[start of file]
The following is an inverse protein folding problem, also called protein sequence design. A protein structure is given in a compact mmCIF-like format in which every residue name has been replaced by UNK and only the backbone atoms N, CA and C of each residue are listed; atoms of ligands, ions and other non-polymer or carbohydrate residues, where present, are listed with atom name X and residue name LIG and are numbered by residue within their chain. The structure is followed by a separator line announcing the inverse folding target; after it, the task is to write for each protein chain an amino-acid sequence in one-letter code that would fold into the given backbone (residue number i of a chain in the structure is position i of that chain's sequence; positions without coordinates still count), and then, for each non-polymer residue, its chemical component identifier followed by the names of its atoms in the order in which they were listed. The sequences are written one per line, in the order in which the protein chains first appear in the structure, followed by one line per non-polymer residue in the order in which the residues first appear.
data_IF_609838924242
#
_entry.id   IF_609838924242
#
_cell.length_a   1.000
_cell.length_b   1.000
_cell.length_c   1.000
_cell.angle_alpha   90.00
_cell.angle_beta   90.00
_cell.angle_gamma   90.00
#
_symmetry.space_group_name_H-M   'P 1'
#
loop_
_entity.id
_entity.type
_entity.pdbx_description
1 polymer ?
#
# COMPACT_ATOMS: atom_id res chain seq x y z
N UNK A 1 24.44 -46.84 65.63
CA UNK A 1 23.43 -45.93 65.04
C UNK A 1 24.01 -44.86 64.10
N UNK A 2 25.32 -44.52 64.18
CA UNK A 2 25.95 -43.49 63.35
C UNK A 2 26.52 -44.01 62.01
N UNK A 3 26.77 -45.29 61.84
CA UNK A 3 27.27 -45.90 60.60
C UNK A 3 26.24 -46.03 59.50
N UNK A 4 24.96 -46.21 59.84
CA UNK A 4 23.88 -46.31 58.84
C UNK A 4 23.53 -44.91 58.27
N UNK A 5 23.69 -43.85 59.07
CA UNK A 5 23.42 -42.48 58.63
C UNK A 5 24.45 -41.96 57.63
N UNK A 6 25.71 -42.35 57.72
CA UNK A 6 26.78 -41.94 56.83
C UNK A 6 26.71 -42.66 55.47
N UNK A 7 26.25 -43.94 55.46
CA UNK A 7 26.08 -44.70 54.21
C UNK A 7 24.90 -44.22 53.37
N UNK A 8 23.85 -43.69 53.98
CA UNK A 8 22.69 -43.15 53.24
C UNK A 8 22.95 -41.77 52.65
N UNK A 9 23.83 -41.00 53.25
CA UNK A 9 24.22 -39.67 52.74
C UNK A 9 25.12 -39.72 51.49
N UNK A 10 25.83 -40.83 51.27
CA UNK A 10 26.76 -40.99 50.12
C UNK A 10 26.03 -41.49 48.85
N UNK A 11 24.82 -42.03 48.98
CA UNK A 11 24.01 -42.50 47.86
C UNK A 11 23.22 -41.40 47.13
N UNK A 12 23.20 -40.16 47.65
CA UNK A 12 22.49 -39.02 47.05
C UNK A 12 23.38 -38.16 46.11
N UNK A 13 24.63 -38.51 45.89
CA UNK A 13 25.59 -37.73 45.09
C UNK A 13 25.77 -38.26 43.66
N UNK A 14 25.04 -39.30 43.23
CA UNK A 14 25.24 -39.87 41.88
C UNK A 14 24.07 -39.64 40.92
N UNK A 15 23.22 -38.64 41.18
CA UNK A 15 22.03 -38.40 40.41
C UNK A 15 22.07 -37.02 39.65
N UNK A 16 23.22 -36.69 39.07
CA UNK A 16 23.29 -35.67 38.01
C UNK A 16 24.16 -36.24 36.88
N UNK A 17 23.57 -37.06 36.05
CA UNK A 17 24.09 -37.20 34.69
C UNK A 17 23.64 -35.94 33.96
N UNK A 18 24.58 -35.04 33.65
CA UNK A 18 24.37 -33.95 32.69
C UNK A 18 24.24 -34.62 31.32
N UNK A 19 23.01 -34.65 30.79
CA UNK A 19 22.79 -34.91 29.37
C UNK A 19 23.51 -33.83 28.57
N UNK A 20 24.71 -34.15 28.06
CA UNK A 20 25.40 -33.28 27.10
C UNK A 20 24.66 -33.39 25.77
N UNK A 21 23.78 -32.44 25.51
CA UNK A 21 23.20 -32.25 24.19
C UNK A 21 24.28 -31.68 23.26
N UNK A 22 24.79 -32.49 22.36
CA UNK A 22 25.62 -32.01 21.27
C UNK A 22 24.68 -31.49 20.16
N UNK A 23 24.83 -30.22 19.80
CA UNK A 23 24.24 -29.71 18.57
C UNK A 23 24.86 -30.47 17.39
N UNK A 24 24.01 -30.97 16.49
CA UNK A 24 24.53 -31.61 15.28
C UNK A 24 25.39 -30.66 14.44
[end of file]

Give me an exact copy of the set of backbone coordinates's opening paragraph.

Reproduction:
The following is an inverse protein folding problem, also called protein sequence design. A protein structure is given in a compact mmCIF-like format in which every residue name has been replaced by UNK and only the backbone atoms N, CA and C of each residue are listed; atoms of ligands, ions and other non-polymer or carbohydrate residues, where present, are listed with atom name X and residue name LIG and are numbered by residue within their chain. The structure is followed by a separator line announcing the inverse folding target; after it, the task is to write for each protein chain an amino-acid sequence in one-letter code that would fold into the given backbone (residue number i of a chain in the structure is position i of that chain's sequence; positions without coordinates still count), and then, for each non-polymer residue, its chemical component identifier followed by the names of its atoms in the order in which they were listed. The sequences are written one per line, in the order in which the protein chains first appear in the structure, followed by one line per non-polymer residue in the order in which the residues first appear.